There was a feast of poetry to enjoy in Christchurch in the past week - if I'd been so inclined, I could have gone out to poetry events on Wednesday, Thursday and Friday evenings and again on Saturday afternoon. As it turned out, I was way too tired on Wednesday evening for an event that started at 7.30 p.m. and, I was told, wouldn't really get going until around 9 or 9.30. This was the launch of Catalyst #8, a local poetry magazine that leans towards publishing younger poets (although not exclusively). A pity, because I'd seen a friend's contributor's copy, and it is a beautiful production.
I also passed on Friday evening's "Poetry for Pudding" , an open mic event (although when I went last month, we had to manage without a microphone). And on Saturday afternoon, the New Zealand Poetry Society launched their anthology - although the NZPS is based in Wellington, there were so many Christchurch poets included that they held the launch here. I, however, spent a very productive weekend in my garden, which left me feeling a bit stiff by Sunday evening. (I'm not sure if the garden actually looks much better to the casual observer, but I at least know what I achieved).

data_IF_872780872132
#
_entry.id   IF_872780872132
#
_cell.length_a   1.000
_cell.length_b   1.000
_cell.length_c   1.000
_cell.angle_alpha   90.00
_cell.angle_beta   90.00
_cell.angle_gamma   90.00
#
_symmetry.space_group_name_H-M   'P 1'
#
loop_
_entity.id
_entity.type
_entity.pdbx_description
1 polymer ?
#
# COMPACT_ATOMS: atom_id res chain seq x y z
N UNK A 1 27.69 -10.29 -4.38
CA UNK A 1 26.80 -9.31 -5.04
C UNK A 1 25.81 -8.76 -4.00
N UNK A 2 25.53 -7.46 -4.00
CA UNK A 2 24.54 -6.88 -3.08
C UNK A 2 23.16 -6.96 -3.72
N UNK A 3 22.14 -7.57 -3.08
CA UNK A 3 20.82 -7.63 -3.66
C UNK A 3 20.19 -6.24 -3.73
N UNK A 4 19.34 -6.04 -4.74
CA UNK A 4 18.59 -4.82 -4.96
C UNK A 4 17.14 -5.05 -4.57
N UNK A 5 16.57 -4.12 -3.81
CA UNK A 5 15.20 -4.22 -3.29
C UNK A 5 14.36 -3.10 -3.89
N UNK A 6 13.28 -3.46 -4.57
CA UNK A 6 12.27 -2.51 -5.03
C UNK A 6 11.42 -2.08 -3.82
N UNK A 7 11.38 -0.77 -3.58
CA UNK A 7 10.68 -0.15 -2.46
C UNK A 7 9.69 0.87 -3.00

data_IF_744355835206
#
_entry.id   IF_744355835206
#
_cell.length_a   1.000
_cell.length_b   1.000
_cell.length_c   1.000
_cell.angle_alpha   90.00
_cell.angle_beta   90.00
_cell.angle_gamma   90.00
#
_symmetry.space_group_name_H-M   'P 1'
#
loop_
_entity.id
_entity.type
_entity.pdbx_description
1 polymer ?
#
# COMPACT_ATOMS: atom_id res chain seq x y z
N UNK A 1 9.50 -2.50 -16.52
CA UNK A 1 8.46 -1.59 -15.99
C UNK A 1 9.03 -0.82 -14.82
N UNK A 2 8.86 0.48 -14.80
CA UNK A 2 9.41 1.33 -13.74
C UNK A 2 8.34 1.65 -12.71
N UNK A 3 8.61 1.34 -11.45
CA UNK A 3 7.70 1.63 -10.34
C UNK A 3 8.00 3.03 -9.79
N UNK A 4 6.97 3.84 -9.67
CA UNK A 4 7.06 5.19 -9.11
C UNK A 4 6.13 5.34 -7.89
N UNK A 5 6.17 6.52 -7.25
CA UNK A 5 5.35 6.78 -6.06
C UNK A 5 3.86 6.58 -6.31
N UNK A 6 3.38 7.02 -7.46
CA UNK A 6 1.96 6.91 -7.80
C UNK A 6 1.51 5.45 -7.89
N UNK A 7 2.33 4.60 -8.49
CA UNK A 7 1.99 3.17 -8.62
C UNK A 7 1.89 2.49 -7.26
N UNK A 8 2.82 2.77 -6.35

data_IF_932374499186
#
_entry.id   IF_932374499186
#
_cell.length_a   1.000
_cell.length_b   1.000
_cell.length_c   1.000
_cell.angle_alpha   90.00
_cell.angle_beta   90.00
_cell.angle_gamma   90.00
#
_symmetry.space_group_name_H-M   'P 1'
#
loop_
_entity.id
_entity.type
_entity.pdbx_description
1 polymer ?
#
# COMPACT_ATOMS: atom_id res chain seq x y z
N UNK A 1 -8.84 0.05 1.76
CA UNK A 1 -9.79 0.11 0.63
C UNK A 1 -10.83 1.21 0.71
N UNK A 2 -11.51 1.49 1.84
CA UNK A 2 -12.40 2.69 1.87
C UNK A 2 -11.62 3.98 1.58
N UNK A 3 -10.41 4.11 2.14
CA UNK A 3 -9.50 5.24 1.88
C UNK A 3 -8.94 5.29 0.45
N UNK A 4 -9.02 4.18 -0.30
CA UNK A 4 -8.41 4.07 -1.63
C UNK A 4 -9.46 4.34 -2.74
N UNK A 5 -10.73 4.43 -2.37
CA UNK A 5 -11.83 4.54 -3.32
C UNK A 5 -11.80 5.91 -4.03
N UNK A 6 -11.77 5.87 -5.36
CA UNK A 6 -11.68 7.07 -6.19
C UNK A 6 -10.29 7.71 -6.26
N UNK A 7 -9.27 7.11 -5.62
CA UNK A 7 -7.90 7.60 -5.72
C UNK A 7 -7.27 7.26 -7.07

That left Thursday evening which I did manage to attend, believing it was probably the pick of the bunch. (No slur intended on the poets at the other events). Thursday's event was a fund raiser - "Poets for Samoa" - which featured some of Christchurch's best Pasifika and Palagi (white/European/ethnic designation of your choice) poets. It was the initiative of Christchurch born Samoan performance poet Tusiata Avia who read alongside Danielle O'Halloran, Ben Brown, James Norcliffe, Bernadette Hall and Fiona Farrell. The evening was chaired by Samoan playwright Victor Rodger, who did an outstanding job of introducing the poets, and of describing his time in Samoa after the tsunami with a wonderful mix of seriousness and humour.
I hadn't heard Danielle O'Halloran's poems before. We're a small country, and I've been to a lot of poetry events, so it's a pleasure to discover a new (to me) writer. Though I'm fairly familiar with all the other readers, some of the poems they read were less familiar to me. In particular Fiona Farrell read a newly written poem, "Falling" about her experience of waiting late at night in Heathrow Airport for a delayed flight, and seeing tsunami images on the television screens in the departure lounge.
Good poets are not always good readers and performers of their work, but these six were all excellent, whether leaning more towards the "reader" or "performer" end of the scale. An excellent evening, which raised the highly creditable sum of $700 towards tsunami relief.